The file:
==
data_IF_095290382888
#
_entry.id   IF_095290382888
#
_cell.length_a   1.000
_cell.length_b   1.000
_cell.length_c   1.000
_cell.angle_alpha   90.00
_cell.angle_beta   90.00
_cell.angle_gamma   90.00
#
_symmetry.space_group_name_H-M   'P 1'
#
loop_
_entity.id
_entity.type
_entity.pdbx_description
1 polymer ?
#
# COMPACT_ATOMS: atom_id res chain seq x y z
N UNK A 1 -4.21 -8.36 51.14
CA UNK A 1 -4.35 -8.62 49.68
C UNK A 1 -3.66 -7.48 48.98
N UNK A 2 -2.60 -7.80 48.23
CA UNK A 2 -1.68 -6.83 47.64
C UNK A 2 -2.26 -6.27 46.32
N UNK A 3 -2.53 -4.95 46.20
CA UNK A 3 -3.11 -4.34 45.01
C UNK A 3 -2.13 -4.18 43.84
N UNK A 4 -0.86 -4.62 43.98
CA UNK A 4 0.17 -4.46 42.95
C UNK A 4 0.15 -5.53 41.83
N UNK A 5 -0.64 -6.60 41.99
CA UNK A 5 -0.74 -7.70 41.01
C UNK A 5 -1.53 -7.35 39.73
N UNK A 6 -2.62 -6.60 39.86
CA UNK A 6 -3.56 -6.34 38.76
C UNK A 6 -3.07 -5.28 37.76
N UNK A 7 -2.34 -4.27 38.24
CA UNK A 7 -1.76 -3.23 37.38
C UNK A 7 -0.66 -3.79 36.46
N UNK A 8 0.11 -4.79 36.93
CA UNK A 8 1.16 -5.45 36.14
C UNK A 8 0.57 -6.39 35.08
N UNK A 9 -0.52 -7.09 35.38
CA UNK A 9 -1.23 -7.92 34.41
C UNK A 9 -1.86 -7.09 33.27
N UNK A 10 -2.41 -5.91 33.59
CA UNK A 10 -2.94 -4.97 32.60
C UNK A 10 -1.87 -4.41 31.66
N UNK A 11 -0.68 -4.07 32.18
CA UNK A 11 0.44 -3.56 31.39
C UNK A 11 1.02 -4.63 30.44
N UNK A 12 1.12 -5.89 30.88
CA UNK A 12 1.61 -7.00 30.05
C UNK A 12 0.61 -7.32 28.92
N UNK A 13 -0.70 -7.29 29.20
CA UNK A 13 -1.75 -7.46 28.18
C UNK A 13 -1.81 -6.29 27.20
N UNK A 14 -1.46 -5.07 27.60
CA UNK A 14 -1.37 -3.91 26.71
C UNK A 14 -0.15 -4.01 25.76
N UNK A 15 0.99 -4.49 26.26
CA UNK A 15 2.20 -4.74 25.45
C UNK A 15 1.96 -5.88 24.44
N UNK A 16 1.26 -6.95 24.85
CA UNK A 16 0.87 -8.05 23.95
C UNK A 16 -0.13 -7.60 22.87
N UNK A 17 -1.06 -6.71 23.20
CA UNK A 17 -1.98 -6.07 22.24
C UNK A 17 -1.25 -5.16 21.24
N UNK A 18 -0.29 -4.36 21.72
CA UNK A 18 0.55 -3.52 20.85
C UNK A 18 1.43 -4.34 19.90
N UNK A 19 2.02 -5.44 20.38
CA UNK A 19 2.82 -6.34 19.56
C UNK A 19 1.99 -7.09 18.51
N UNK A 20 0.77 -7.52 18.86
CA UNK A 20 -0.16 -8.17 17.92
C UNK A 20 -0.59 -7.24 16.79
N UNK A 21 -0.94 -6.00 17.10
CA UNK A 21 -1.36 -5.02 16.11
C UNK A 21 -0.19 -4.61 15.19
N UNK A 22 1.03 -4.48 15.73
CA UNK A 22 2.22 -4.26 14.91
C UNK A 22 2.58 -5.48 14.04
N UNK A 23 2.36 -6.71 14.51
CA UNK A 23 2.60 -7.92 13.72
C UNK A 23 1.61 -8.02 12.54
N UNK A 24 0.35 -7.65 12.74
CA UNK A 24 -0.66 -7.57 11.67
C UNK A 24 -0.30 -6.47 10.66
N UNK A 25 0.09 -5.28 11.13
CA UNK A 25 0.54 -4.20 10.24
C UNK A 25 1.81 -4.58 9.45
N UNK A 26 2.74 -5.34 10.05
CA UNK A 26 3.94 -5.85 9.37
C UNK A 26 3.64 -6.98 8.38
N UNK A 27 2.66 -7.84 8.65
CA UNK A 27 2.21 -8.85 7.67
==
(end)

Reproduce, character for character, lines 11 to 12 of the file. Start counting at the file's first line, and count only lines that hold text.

#
_symmetry.space_group_name_H-M   'P 1'